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#1 atraub  Icon User is offline

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Spot The Error

Posted 06 August 2012 - 01:43 PM

At work, I'm using a NoSQL db called Redis. I test and play with the db using Python (the interpreter makes it pretty painless to really get my hands dirty with it). Then, once I work the kinks out, I translate my code to C++. I came across an interesting error today and it made me smile, so I thought I'd share it with you guys.

Here's the code:

import redis

def deleteUser(userID):
    addToUnregistered = False

    for key in x.keys("user:"+str(userID)+":*"):#for each key associated with a user
        addToUnregistered = addToUnregistered or x.delete(key)#delete the key and 'or; the result of that delete against addToUnregistered
    
    if addToUnregistered: #if a key was deleted
        x.lpush("unregisteredUserIDs",str(userID)) #add the userID to the list of unregistered User Id's



A quick explanation. Redis is a NoSQL database. Based on some company requirements, all information that is associated with a given user will have "user:userIDNumber:" at the beginning of the data. So, a quick example might be "user:1:age". When a user gets deleted, we add his userID to a list of unregistered ID's.

So, I create a variable called addToUnregistered and set it to False. When redis deletes a key, redis returns True. So, I do a logical "or" against the output of deleting the key and addToUnregistered. This ensures that addToUnregistered is only true if I successfully deleted a key. If it's true, I add it to the unregisteredUserIDs list.

BUT SOMETHING WENT WRONG! If I try to delete a bad UserID, everything works perfectly, but if I try to delete a good one, only the first key gets deleted and the userID does get added to the unregistered list. Can Anyone spot my error?

The redis commands are correct.

Haha this spoiler doesn't hold the answer, but it does have some proof that I know the answer... just incase you guys thought I was trying to get you to do my job lol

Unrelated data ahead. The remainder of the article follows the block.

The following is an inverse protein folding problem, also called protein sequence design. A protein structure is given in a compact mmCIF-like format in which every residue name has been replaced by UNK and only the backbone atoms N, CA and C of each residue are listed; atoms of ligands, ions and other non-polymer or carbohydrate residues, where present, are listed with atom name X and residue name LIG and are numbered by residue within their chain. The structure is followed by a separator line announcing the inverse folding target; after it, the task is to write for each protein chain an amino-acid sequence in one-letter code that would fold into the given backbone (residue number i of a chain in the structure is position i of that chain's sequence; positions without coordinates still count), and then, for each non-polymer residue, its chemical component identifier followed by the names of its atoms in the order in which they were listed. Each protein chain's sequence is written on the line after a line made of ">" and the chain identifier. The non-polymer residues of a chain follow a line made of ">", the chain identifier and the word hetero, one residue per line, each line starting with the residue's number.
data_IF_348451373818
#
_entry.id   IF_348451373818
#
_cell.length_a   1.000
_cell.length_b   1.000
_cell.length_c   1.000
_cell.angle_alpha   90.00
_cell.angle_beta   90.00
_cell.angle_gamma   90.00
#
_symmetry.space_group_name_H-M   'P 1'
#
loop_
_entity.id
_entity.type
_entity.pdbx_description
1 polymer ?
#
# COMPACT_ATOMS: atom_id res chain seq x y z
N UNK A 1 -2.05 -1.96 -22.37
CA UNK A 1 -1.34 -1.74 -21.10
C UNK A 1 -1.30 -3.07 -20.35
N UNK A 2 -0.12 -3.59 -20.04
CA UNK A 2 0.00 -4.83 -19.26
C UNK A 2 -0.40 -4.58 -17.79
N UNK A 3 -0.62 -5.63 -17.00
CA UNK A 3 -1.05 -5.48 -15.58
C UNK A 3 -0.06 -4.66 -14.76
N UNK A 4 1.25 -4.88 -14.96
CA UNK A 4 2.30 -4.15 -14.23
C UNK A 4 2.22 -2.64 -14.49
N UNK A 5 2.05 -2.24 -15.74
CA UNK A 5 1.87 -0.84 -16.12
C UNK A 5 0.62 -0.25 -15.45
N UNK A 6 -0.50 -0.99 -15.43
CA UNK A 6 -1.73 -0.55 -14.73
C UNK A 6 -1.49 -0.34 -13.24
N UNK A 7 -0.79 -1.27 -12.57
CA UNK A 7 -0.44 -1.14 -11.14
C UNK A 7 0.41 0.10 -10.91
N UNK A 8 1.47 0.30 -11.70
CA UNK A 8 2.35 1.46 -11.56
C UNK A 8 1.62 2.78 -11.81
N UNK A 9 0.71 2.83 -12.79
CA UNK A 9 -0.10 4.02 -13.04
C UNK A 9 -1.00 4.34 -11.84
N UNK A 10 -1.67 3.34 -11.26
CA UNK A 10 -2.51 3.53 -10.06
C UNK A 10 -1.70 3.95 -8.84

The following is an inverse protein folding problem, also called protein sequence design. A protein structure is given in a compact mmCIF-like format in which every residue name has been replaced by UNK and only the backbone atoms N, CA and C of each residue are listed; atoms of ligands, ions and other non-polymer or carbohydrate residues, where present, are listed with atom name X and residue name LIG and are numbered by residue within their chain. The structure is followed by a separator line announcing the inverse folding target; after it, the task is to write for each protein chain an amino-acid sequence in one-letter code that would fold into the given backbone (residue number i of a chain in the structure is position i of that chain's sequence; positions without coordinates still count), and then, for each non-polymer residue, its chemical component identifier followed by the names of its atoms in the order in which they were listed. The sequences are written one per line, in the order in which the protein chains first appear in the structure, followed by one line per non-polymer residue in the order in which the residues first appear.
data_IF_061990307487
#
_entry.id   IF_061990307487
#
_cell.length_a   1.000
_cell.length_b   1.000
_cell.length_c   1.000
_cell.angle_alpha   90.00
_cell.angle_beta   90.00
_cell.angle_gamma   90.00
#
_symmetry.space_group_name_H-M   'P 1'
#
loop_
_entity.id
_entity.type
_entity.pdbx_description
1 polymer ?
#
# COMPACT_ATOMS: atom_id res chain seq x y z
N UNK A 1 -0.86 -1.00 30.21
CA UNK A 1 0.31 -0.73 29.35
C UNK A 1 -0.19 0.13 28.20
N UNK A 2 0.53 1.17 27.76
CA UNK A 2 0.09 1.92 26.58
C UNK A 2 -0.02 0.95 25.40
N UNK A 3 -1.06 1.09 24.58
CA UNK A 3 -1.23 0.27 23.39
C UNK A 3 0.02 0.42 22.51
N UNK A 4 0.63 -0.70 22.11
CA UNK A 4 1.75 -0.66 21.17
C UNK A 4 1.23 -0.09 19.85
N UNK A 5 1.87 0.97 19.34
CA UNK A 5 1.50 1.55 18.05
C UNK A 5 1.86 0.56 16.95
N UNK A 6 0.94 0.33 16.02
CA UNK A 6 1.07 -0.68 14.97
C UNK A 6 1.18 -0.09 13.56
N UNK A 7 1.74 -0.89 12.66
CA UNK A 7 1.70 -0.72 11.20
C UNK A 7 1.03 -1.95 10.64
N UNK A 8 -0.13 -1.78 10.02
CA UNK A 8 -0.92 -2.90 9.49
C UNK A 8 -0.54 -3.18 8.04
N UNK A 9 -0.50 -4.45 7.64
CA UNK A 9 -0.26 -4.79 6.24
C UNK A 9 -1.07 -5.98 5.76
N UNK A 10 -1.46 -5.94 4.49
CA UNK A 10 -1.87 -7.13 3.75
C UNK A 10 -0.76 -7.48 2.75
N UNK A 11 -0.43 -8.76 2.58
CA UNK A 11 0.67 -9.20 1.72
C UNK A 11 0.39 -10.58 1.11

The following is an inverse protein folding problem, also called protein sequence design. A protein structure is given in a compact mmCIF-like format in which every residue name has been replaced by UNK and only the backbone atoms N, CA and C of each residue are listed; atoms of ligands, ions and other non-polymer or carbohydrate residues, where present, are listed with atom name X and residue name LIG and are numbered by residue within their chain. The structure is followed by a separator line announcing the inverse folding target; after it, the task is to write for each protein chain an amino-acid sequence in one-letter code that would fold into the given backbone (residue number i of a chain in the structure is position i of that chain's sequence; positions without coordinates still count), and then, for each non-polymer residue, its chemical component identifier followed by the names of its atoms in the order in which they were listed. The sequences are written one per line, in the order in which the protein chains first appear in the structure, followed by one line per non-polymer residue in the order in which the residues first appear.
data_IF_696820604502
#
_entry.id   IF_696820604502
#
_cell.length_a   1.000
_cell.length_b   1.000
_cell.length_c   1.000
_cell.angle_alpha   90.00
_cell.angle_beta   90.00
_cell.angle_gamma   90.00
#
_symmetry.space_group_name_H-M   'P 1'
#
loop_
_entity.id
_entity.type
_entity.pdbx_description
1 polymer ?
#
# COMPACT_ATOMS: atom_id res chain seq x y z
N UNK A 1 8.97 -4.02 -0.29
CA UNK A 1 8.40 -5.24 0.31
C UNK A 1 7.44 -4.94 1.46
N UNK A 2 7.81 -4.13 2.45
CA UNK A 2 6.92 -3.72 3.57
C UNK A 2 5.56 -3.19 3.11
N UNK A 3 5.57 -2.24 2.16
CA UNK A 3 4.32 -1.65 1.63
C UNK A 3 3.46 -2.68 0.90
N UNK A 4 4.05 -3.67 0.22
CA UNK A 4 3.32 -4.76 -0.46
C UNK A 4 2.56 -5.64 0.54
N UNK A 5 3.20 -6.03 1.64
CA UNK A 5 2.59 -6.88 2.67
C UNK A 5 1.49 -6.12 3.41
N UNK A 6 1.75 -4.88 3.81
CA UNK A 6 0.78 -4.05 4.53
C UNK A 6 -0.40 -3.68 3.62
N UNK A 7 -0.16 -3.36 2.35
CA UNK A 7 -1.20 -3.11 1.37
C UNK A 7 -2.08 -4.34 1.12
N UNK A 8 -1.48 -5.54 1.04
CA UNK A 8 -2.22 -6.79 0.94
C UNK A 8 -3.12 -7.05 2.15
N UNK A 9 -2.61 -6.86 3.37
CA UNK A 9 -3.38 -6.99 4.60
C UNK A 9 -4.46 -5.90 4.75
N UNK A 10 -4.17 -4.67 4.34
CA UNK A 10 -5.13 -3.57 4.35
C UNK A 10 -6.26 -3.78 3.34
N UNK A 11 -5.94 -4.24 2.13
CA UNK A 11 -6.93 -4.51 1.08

Spoiler

This post has been edited by atraub: 06 August 2012 - 01:50 PM


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#2 xclite  Icon User is offline

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Re: Spot The Error

Posted 06 August 2012 - 01:51 PM

Are you allowed to modify the structure you're iterating over?
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#3 jon.kiparsky  Icon User is online

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Re: Spot The Error

Posted 06 August 2012 - 01:51 PM

Looks like a concurrent modification issue to me, but I don't know how x handles deletes - could be safe, for all I know.
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#4 atraub  Icon User is offline

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Re: Spot The Error

Posted 06 August 2012 - 01:53 PM

Not bad guesses guys, but I don't actually modify the structure. The query returns a list that I don't alter, instead I modify the database keys associated with the strings in the list. verbal vomit sounds like verbal vomit, I said it better below the edit lol

EDIT:
x is the redis database connection, I was using globals in the interpreter XD shoulda mentioned that


In other words, x.delete() only affects the values in the database, not the output from my previous query, so that part is completely safe :)

This post has been edited by atraub: 06 August 2012 - 01:57 PM

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#5 xclite  Icon User is offline

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Re: Spot The Error

Posted 06 August 2012 - 01:57 PM